A Palestinian farmer works in his wheat field during the harvest season in the occupied West Bank village of Tuqu in June 2012
“God bless the good old days, when we all had abundant, healthy food from our own production without the need for cash,” 84-year-old Khadijah Balboul — Umm al-Abed as she likes to be called — told me with a deep sigh.
It was my repeated complaints about the high cost of living and my irregular salary payments that aroused my mother’s old memories when I joined her and her 78-year-old neighbor Rabiha Issa, also known as Umm Ali, for a tea in the village of al-Khader in the southern occupied West Bank district of Bethlehem.
I was not asking the two women, who never received a formal education, to define food security or sustainability, but they unknowingly struck a chord.
The United Nation’s Food and Agriculture Organization identifies food security as a state when “all people, at all times, have physical, social, and economic access to sufficient, safe, and nutritious food that meets their dietary needs and food preferences for an active and healthy life.”
According to a 2014 study by the Applied Research Institute – Jerusalem (ARIJ), Palestinian households spend approximately 38.6 percent of their monthly income on food and beverages, a significant percentage given that the same study estimated that the average income stood between 1,500 and 3,500 shekels ($420 to $980).
Both Umm al-Abed and Umm Ali talked about their lives decades ago, back when, they were certain, the overwhelming majority of Palestinians were better off in terms of access to healthy food, especially in rural areas.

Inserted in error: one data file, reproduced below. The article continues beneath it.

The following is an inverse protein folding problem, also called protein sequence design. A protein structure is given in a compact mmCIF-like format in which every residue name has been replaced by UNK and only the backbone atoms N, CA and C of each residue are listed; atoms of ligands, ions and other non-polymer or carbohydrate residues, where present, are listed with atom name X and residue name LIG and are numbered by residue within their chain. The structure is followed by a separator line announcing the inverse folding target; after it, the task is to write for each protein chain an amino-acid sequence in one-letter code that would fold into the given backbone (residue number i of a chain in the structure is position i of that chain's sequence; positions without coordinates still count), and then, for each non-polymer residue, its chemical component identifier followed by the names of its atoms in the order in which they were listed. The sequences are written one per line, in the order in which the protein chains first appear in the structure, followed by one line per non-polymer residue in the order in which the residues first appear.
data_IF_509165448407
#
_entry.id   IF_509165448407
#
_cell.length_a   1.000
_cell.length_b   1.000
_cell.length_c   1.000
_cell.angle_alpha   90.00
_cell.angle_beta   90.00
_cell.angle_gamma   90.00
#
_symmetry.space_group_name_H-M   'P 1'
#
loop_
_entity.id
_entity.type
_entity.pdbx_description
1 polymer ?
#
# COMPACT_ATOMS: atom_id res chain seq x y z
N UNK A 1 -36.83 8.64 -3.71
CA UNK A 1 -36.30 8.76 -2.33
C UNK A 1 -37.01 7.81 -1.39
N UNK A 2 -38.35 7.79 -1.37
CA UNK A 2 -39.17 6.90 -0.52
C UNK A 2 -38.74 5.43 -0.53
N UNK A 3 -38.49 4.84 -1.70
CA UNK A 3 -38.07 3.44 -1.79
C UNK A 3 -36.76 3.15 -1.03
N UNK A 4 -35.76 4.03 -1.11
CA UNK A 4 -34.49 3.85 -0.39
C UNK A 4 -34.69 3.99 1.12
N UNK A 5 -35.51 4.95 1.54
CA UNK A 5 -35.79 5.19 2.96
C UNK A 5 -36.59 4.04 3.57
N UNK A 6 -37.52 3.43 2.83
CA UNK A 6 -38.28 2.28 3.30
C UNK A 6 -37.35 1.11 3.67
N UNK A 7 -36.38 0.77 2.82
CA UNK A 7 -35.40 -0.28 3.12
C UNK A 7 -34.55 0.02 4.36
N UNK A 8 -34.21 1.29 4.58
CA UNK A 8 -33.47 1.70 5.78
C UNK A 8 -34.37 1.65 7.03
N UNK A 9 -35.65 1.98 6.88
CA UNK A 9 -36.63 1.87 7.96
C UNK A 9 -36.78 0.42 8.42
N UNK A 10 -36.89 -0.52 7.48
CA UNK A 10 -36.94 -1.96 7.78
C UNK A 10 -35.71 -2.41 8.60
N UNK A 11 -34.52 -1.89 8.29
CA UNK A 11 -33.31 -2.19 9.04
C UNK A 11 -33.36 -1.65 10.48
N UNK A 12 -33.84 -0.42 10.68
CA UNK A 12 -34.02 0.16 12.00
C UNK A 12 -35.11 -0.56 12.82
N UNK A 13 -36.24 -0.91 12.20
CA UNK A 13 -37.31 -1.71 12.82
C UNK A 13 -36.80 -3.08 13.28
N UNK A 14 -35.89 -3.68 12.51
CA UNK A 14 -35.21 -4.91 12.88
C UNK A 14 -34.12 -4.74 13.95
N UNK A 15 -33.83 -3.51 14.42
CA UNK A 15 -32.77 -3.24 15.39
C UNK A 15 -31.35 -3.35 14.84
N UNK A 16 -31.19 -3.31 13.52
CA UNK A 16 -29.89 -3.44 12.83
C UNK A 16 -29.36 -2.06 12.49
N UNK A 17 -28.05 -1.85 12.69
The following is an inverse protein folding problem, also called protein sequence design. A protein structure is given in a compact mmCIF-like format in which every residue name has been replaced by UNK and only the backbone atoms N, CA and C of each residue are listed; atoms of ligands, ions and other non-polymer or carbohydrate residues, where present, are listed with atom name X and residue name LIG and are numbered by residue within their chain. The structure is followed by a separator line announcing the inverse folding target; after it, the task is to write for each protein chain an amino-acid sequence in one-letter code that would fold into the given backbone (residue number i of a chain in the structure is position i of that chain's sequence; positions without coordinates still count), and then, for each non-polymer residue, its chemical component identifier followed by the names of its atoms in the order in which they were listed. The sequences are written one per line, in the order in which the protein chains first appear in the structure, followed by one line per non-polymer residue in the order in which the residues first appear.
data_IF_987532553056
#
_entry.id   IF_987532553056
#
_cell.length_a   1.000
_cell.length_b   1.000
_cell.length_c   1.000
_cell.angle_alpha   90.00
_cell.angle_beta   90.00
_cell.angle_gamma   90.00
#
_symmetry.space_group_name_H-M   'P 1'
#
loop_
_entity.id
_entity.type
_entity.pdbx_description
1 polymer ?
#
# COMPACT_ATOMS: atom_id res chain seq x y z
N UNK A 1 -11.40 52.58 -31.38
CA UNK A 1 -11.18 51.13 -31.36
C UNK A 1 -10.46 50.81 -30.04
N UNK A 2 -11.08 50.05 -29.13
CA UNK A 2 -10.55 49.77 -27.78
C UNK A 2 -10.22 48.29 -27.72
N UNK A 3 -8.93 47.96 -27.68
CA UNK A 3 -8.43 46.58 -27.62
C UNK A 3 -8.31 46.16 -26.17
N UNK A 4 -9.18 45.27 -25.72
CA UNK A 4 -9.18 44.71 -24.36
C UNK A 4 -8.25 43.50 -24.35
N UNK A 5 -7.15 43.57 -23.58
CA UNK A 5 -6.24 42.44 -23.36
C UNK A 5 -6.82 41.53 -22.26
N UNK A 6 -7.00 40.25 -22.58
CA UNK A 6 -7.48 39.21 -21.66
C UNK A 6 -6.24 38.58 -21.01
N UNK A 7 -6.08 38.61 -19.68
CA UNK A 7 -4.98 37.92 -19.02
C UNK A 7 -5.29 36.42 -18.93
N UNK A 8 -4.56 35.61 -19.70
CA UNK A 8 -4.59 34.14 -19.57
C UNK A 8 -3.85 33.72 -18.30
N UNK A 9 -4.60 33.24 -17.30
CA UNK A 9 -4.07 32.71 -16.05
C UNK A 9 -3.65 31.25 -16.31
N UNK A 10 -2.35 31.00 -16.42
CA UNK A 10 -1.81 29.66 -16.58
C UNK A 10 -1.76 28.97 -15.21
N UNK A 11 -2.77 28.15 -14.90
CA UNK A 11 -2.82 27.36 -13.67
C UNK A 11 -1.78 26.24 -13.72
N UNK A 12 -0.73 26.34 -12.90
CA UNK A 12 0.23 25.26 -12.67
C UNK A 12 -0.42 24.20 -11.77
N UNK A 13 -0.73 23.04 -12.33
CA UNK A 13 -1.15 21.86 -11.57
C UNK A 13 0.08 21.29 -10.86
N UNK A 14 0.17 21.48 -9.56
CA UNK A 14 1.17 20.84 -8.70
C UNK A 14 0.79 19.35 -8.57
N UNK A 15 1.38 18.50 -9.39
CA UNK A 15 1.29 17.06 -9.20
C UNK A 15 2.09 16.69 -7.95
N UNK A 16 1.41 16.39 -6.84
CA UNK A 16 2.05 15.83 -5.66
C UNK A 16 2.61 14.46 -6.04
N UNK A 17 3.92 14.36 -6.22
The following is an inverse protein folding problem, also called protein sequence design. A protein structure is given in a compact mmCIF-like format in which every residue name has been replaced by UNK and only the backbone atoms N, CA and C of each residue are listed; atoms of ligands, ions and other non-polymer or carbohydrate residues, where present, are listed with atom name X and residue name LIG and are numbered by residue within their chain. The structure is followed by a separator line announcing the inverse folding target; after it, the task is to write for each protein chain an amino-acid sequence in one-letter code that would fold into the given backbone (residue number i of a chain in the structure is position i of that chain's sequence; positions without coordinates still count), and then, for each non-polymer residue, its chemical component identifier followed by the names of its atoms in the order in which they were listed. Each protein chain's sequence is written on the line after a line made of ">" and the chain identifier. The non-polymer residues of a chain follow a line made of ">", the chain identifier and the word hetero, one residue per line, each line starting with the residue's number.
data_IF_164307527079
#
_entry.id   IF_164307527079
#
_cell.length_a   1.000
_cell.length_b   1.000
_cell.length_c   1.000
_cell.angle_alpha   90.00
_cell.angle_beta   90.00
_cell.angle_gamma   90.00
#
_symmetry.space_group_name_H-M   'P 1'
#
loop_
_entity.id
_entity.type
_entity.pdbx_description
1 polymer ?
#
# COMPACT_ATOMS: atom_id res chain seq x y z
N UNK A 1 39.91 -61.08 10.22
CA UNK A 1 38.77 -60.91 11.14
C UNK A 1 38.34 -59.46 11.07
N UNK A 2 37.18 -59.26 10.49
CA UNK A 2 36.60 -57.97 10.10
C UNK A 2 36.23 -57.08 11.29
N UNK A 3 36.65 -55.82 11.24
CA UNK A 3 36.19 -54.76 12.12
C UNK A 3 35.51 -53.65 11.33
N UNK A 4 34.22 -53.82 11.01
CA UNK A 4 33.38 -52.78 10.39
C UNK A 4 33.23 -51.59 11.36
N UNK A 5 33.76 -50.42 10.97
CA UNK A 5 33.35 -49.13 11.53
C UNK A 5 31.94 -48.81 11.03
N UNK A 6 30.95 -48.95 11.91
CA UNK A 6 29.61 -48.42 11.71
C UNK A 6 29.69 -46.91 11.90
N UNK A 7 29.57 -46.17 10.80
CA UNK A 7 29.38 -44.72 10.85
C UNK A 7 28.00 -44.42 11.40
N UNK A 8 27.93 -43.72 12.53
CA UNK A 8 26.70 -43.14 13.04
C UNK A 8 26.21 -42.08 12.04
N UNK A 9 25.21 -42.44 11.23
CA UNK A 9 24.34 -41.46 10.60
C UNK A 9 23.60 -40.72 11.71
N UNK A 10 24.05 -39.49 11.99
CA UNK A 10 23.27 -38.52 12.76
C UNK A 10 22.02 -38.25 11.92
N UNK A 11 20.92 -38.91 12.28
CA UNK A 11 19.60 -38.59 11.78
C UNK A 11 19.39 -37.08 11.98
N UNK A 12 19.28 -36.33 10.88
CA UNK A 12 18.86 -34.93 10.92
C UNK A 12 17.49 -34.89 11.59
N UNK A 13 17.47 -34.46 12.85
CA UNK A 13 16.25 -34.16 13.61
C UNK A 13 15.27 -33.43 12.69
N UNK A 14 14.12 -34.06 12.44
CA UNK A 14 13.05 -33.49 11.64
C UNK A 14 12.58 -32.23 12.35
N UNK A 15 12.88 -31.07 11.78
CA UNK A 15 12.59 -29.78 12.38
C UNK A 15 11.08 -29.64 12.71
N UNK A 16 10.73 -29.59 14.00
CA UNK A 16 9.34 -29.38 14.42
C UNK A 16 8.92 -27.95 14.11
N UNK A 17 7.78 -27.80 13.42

My mother reminisced when every single family in the countryside owned farmland in which they very carefully invested time and energy to produce enough crops for them and their livestock.
She and Umm Ali recalled enthusiastically the “safe and natural foods” from six and seven decades ago, repeatedly interrupting one another to reminisce about tasty tomatoes, eggplants, grapes, and plums, as well as homemade jams, dairy products, and the “street dancers” — the colloquial expression for chickens raised in families’ backyards.
“Almost all vegetables, fruits, and grains we ate were from our lands, and we scarcely used any pesticides or chemical fertilizers,” Umm Ali said.
“If you are talking about the 1970s and early 1980s, I can remember these times as a child and a teenager, but many people were poor!” I objected.
“If by poor, you mean people did not have a lot of cash, you are right,” Umm al-Abed answered. “Very few people were rich in that sense, but nobody was poor at all when it came to food access.”
If the situation seemed so idyllic all these years ago, what has caused such a dramatic downfall in Palestinian food security?
A 2015 report by the United Nations Conference on Trade and Development (UNCTD) stated that the Israeli occupation “imposes severe constraints on the development of the Palestinian agricultural sector and, indeed, the entire economy,” rendering the task of achieving sustainable agricultural development in the occupied Palestinian territory “nearly impossible.”
The core problems, according to the UNCTD report, stem in large part from Israeli restrictions on Palestinian land and water access, trade, and freedom of movement, which have in turn created “lower incentives for investment in agriculture.”
The loss of land to illegal Israeli settlements and Israel’s illegal separation wall is another major factor impeding Palestinian agriculture.